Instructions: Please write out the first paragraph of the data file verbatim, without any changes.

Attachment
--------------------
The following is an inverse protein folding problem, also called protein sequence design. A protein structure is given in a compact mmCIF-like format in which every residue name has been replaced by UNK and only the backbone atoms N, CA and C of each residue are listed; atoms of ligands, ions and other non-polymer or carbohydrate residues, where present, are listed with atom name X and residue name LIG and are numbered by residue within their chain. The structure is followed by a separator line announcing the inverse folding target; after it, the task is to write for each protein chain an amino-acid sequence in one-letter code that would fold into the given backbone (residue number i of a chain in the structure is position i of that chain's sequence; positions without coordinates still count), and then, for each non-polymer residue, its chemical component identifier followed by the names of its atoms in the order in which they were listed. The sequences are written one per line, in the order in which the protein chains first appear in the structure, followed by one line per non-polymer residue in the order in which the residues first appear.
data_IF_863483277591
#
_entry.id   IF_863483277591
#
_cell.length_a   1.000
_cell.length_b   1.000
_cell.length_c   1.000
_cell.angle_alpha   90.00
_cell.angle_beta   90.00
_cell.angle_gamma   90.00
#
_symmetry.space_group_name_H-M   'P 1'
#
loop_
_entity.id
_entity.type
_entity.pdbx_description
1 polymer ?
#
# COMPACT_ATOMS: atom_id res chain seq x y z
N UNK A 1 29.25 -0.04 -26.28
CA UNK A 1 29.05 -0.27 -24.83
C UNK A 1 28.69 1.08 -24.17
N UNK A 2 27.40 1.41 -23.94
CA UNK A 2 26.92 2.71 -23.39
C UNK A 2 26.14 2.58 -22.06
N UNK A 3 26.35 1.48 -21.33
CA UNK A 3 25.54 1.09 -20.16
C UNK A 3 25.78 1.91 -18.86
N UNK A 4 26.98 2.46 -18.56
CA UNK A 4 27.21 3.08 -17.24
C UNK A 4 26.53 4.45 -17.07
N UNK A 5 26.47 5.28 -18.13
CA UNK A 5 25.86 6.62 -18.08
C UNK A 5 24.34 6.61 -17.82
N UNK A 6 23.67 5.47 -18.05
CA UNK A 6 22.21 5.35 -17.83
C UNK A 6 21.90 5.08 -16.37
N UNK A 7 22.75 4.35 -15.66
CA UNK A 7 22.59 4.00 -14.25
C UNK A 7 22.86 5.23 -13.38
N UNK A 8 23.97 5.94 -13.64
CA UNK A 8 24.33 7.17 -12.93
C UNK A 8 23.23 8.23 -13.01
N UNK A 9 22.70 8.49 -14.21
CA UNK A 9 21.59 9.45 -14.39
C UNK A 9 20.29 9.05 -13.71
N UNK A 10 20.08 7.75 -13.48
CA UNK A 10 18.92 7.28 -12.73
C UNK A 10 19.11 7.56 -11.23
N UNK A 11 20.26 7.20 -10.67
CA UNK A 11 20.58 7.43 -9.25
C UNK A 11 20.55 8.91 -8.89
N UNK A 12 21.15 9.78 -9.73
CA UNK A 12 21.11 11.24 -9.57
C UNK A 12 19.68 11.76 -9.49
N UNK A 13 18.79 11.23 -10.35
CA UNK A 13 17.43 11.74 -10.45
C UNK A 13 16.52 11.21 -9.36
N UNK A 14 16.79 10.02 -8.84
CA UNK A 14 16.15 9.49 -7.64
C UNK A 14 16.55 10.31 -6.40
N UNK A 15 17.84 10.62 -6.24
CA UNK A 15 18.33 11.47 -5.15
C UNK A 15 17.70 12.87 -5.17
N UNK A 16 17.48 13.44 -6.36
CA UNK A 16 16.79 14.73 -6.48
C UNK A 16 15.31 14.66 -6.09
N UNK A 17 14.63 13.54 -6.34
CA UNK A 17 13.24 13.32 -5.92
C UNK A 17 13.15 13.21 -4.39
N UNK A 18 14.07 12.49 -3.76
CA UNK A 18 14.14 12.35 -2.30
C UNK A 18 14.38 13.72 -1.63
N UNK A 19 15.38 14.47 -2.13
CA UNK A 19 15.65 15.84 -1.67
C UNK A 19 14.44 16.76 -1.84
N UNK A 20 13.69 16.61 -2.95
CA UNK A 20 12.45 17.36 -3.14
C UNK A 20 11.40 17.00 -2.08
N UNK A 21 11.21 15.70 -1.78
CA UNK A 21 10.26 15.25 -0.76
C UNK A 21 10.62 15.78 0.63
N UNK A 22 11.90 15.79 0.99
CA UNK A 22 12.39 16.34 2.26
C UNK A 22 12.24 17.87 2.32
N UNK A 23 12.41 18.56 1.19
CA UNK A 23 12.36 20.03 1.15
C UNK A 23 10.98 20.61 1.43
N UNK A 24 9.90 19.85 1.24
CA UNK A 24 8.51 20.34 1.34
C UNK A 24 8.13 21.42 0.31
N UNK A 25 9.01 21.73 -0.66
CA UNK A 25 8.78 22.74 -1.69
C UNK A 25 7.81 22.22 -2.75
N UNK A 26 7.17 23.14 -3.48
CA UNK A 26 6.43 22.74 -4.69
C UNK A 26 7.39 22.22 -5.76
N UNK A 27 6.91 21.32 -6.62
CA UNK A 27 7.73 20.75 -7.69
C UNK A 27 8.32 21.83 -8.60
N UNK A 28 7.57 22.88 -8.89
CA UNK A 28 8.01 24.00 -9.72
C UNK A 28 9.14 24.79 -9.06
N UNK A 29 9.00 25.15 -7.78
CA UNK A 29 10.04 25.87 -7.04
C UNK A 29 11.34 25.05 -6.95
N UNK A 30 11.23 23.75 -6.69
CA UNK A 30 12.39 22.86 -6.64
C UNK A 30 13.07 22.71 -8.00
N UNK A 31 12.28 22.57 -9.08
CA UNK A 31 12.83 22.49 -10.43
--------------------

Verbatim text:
The following is an inverse protein folding problem, also called protein sequence design. A protein structure is given in a compact mmCIF-like format in which every residue name has been replaced by UNK and only the backbone atoms N, CA and C of each residue are listed; atoms of ligands, ions and other non-polymer or carbohydrate residues, where present, are listed with atom name X and residue name LIG and are numbered by residue within their chain. The structure is followed by a separator line announcing the inverse folding target; after it, the task is to write for each protein chain an amino-acid sequence in one-letter code that would fold into the given backbone (residue number i of a chain in the structure is position i of that chain's sequence; positions without coordinates still count), and then, for each non-polymer residue, its chemical component identifier followed by the names of its atoms in the order in which they were listed. The sequences are written one per line, in the order in which the protein chains first appear in the structure, followed by one line per non-polymer residue in the order in which the residues first appear.